Convia Adds Flexibility To Infrastructure

March 2, 2007
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The innovative new
product decreases the
need for larger building
renovations to match
the changing needs of a
business — and saves
energy, too.

Convia, a recent launch from the Herman Miller Creative Office, is rapidly gaining momentum among architects and building owners, as the programmable power and data infrastructure product introduces a new degree of flexibility to the built environment.

“The problem we were looking at was how to make a commercial building more flexible and sustainable,” said Jim Long, a Creative Office researcher on Purple, the project that produced Convia. “What makes buildings less flexible than their owners want them to be? The most obvious thing is walls, and then there is utility delivery, plumbing, HVAC and electrical.”

Walls are actually one of the easier areas to address — several firms have movable wall products on the market, and at worst, a wall can be torn down or erected in a matter of days. Plumbing and HVAC can also be rerouted with relative ease.

As an example, Long cited a 24-person conference room, a common design among Herman Miller clients. Over the course of a year, a company might study the use of the room, and determine that only on rare occasions are more than six people ever in the room at once, and usually there are only four.

“Occasionally there might be 12 people, but never 24, so you decide to split the room into two,” Long said. “It’s not that difficult to have some guys come in and build a wall and paint it. Add a door at one end, and now you have two conference rooms. But all the lights in both rooms are now controlled by the same switch.”

In addressing that issue, the Creative Office developed a system that was not only modular and flexible, but also programmable. Any device plugged into the Convia infrastructure can be programmed to operate with any switch on the network. This is accomplished by a simple “point and click” system using a remote control “wand.”

Long demonstrated with the Creative Office lights in Herman Miller’s Zeeland headquarters. He pointed the wand at a switch, clicked, and then did the same with a nearby light, creating a link between the two objects. With another switch, he repeated the process with three lights on the opposite side of the room.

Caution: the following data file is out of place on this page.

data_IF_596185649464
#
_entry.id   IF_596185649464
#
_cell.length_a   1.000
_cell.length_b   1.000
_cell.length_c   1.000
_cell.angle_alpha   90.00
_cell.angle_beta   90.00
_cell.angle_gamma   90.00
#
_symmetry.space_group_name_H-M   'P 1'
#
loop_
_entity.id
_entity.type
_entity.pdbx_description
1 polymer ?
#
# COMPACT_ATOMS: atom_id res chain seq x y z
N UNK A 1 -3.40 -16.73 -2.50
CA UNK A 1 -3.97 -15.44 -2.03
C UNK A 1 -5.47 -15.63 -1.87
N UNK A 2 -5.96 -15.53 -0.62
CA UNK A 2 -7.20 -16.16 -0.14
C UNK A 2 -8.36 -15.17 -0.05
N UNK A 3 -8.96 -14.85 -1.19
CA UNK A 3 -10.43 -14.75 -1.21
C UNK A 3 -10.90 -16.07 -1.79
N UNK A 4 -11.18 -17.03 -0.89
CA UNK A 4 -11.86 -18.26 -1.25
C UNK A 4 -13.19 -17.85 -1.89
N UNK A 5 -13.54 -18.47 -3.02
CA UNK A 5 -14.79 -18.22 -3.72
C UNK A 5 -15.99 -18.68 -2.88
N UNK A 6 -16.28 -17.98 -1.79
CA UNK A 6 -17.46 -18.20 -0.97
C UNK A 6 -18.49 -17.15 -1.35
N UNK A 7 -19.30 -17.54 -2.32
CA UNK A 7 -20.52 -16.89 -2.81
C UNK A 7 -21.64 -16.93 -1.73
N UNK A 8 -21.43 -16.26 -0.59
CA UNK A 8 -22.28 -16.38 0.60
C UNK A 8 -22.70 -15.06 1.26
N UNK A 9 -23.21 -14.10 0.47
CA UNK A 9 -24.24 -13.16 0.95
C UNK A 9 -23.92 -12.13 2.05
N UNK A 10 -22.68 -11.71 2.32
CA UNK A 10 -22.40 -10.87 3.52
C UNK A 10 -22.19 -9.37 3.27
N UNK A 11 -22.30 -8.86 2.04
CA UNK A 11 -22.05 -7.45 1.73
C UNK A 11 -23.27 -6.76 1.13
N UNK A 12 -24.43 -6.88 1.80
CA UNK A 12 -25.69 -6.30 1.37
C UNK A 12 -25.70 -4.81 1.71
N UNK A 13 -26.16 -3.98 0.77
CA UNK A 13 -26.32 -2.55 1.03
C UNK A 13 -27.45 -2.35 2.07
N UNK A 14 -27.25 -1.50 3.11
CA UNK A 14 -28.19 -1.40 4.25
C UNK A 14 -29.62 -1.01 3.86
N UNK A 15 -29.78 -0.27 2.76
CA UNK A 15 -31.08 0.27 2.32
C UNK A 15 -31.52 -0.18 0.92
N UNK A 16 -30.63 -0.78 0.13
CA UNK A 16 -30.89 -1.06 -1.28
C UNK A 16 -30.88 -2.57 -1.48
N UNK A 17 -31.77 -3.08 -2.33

The system allows any configuration of devices — lighting fixtures, security cameras, electronic displays, thermostats, speakers, etc. — to be programmed into a system within a matter of seconds, which can be instantly reversed and reorganized.

The Convia infrastructure is a grid system of row-form steel best suited for open ceilings, although it can be fit to finished ceilings or beneath raised floors. Electrical lines are run through the grid, with sensor hubs and electrical outlets positioned at 10-inch intervals throughout. It also carries standard Ethernet connections for Internet devices.

There was high utilization of the system at its test installations, including a Manhattan Urban Outfitters retail store, the library at the Georgia Institute of Technology and others. The retail operations found the most use out of the system, as it allowed constant movement of fixtures to match new displays.

“But the idea isn’t necessarily that I can do this in seconds,” Long said. “It’s that I can make the building last longer. That this can be done in seconds misrepresents what we’re trying to do here.”

According to Long, the value proposition of the product is found in its ability to decrease the need for larger renovations to match the fluid space needs of business today.

“In today’s fast-paced marketplace, companies are constantly up- or downsizing,” said Randy Storch, president of the Chicago-based Convia spin-off. “Renovating space can be a headache for all parties involved.”

It’s also extremely wasteful: On average, the renovation of a 20,000-square-foot space produces waste of 10,000 feet of branch conduit, 600 backboxes, 40,000 feet of circuit wire, 62,000 feet of voice and data cable and all associated fittings and supports.

Convia officially launched at sustainable design trade show Greenbuild 2006 in November, and according to director of marketing Jane Chadesh, already has lined up 4 million square feet of potential installation.

A particular selling point has been an independent study conducted by The Weidt Group in Chicago showing that Convia provides annual energy savings of 6 percent to 30 percent over traditional electrical systems. If used to complement a pre-existing system, building owners can achieve 20 percent to 60 percent of those savings.

“This has changed the economics for business owners looking to implement energy conservation programs,” said Chadesh. “Usually it only makes sense to do so at a major restack.”

Brian Bascom, principal of Velocity Partners, a Holland-based consulting firm that has worked with Herman Miller and other office interiors firms, agreed that the cost savings make Convia a compelling solution.

“As tenants look for ways to manage the cost of operating a space, technologies like this will be very effective,” he said. “The adoption of this will depend on whether building owners and developers will see that value.”

Herman Miller first attempted to commercialize the technology as a retail display infrastructure system called Motis, the signature product of its ill-fated Viaro spin-off.     CQX

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